Returning to work the day after seeing the surgeon was a delight. I wasn’t pulled out of normal life again; I could continue. I could plan, I could mark assessments, and I could write. I was head down in a pile of marking when friends visiting from Cambridge walked past, back-tracked their steps, and came into my office for a brief hello. Seeing them was heart warming. We had rescheduled our lunch for later that day so that I could attend the physio assessment at the surgeon’s rooms. Once our brief hello was said, I left the College and went to a cafe to get some solid writing work done before my appointment. Unfortunately, when I switch to writing mode and a while later need to leave what I am writing midway through wrestling with a problem, my mind continues to digest the problem and I become very tunnel visioned. While walking to Wakefield Hospital, my mind was consumed with trying to work out why the paper was not coming together; by the time I reached the surgeon’s rooms, all I wanted to do was open up my laptop and keep writing. I checked-in with the receptionist, took a seat in the waiting area, opened up my MacBook, and did exactly that – I kept writing. About ten minutes later, my brain registered that when I checked-in with the receptionist others were standing behind her, including the surgeon. I was completely and utterly tunnel visioned; a fail relationally on my behalf, and I realised too late.
My appointment time came and went. I was still writing. I was concerned though with how late the Physio was running. I really didn’t want to leave my friends waiting at the cafe, I was really looking forward to catching up. But I had to resign myself to the wait. Twenty five minutes later, the Physio finally called me into her room. She asked me to explain what happened in the past week, so I gave the two minute potted version. She asked the questions that I really didn’t like answering and while I was responding, weariness crept in. Weariness with having to revisit the same issues time and again. I really didn’t want to keep re-living the past problems, everything in me just wanted to know how to tackle my present normal in the future. The idea of starting with a new physio team out of this assessment was becoming less appealing as the minutes ticked by. Not for the first time, the question passed through my mind, what is the point of all these appointments, going over everything again? Would cancelling everything and just getting on with life be better? I was struck again by how important continuity of relationship is with rehab work; working with Physios who know the track record of progress. Relationship does matter.
All this was going through my head during the initial conversation. The Physio then moved to checking the muscle strength and movement in my legs. Within seconds, the muscle spasms start, worse than the day before. We were constantly stopping and starting, waiting for the muscle spasms to calm down before beginning again. After ten minutes of the same pattern, I felt like I was going mad. I know that the MRI result is acceptable, yet going through each of the movements was a reminder that something was going on; if everything was fine, my muscles in my legs wouldn’t be acting this way. After another five minutes of the same, the Physio asked me how I was going and I said exactly what I was thinking, ‘I feel like I’m going mad’. Kindly, the Physio replied, ‘No, you’re definitely not going mad’. With the assessment over, the Physio suggested tentatively that I might need to continue with both hydro and pilates again. I was prepared for the pilates, but not for going back to hydro. Two new Physios, two new places, two more initial assessments. I wasn’t exactly thrilled. The Physio noted that she needed to talk to the surgeon before a decision is made about what the rehab plan now looks like. I would know by the end of the day.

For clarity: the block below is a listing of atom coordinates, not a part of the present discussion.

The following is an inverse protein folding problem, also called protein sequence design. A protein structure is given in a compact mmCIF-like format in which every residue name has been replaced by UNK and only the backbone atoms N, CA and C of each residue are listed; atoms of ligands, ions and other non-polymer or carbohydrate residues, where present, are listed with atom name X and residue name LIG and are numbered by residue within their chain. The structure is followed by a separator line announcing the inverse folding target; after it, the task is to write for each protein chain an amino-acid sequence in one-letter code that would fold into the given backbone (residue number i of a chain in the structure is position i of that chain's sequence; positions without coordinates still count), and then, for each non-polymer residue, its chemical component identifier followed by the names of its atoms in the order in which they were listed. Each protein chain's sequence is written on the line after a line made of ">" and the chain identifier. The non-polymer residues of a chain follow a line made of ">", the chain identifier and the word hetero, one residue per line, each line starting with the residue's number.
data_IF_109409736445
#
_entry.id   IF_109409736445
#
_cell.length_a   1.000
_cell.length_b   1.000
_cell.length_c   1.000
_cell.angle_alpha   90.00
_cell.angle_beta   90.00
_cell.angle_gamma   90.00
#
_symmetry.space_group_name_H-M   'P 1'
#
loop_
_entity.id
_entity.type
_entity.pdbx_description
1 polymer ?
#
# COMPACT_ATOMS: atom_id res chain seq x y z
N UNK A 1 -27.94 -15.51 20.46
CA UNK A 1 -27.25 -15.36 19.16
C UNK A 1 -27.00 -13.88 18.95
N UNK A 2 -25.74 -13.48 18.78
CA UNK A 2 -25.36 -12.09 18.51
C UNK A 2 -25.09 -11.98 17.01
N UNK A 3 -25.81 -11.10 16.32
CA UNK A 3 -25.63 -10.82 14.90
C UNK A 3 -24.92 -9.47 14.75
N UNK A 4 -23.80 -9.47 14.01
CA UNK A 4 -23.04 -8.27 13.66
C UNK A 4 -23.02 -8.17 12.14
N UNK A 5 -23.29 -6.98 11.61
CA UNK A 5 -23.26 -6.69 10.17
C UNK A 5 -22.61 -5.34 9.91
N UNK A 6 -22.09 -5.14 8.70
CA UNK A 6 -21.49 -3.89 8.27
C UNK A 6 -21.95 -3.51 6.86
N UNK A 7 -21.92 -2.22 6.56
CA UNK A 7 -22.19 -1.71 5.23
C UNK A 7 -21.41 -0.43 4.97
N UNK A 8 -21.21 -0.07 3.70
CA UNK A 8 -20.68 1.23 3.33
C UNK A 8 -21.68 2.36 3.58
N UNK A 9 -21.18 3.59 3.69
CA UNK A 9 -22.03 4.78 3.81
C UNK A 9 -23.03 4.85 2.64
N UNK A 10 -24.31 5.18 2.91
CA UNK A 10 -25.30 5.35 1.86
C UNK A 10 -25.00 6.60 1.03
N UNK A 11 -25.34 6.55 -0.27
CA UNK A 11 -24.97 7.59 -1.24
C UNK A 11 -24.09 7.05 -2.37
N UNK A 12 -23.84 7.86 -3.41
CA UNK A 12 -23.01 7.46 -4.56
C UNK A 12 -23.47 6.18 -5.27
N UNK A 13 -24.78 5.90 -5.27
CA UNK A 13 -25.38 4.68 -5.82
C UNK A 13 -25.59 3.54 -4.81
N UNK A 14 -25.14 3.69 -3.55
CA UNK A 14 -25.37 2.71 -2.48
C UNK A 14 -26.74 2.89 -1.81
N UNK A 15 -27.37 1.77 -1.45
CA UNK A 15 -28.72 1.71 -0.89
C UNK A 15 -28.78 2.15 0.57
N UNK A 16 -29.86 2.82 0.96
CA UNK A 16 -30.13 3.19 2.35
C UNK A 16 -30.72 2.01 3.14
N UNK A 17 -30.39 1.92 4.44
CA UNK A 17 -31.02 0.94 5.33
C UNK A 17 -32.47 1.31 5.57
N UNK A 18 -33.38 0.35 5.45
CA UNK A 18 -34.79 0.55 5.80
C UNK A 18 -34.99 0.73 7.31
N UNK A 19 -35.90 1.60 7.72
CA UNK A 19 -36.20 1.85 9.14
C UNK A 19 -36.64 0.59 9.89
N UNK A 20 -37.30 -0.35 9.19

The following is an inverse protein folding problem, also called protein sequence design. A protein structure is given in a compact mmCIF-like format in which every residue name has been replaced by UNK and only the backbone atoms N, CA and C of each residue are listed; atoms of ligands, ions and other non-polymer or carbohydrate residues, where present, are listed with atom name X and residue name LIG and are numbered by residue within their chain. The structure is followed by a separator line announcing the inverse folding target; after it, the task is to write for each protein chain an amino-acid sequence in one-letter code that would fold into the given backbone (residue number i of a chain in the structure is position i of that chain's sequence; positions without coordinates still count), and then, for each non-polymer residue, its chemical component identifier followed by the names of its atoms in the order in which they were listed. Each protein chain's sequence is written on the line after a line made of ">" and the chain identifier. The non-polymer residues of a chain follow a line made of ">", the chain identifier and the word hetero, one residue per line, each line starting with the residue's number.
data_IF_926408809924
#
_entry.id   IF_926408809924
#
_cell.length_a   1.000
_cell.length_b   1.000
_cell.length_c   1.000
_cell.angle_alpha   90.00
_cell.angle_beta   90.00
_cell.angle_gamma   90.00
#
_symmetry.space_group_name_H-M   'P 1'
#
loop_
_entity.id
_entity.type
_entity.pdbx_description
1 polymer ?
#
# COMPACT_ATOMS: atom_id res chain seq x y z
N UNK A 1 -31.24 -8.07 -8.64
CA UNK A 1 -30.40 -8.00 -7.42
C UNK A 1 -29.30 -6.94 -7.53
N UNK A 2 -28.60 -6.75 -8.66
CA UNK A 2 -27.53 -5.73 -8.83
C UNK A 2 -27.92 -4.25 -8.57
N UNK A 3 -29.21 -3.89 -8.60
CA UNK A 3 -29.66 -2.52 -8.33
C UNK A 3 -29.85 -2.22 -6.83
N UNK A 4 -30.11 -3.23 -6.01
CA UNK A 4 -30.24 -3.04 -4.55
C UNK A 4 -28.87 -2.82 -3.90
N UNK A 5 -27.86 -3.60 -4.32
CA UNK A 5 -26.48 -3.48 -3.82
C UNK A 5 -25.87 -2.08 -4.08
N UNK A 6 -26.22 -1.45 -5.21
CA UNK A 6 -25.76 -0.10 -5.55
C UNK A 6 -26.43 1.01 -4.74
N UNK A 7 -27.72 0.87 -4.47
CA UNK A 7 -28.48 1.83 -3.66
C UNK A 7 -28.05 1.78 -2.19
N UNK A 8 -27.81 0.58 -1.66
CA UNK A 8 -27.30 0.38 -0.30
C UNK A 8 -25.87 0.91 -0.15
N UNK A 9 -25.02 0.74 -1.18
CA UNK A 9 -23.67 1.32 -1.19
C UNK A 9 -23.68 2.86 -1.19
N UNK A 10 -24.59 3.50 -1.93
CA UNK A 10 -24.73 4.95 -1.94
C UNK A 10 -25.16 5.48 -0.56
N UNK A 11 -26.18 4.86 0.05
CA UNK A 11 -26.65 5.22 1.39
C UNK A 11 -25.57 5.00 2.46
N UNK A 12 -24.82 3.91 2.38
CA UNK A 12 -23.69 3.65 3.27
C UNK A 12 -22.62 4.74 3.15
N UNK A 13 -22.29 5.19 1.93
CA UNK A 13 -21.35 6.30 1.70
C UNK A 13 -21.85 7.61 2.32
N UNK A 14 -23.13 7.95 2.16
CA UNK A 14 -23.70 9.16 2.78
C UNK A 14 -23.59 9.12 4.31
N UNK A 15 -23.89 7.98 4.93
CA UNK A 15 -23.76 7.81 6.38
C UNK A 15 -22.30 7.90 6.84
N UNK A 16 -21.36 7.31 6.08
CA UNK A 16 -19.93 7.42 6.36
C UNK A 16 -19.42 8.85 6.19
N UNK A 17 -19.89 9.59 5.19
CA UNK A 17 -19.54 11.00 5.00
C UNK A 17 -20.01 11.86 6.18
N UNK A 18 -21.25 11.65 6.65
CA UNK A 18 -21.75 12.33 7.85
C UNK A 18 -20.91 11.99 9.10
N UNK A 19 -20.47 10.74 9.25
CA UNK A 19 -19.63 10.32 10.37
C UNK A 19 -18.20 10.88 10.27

Leaving the neurosurgery rooms at Wakefield, I was just glad to be out of there. I was now running forty five minutes late. Finally arriving at Coffylosophy, the cafe where I was meeting friends, I was thankful to be able to sit and enjoy warmth of conversation over good food. The frustration of the physio assessment soon a distant memory. I returned back to work in the afternoon a little more jovial after the late lunch and was able to get some marking done while waiting for a co-worker to take me ‘home’. The Physio still hadn’t called to let me know the plan. Walking through the front door of my brother’s house, my niece was running towards me shouting, ‘Mummy has a baby’. I was clueless as to what my niece was going on about until my sister-in-law pointed out what was on my niece’s t-shirt. And all thoughts of the day disappeared in the laughter that followed. My brother and sister-in-law are expecting their second child. In all the hoo-ha I missed the phone call. I returned the call to the surgeon’s rooms. The receptionist related to me the rehab plan that the surgeon and physio had agreed upon. I would be going back to outpatient rehab at Calvary Rehabilitation Hospital for the next six weeks. My reactions were mixed. Relief that I would be going back to the rehab team that I was working with previously, but also a sense that I was really going back to the beginning of my rehabilitation work. This plan was only for six weeks, it wasn’t long term. The long term would still have to wait.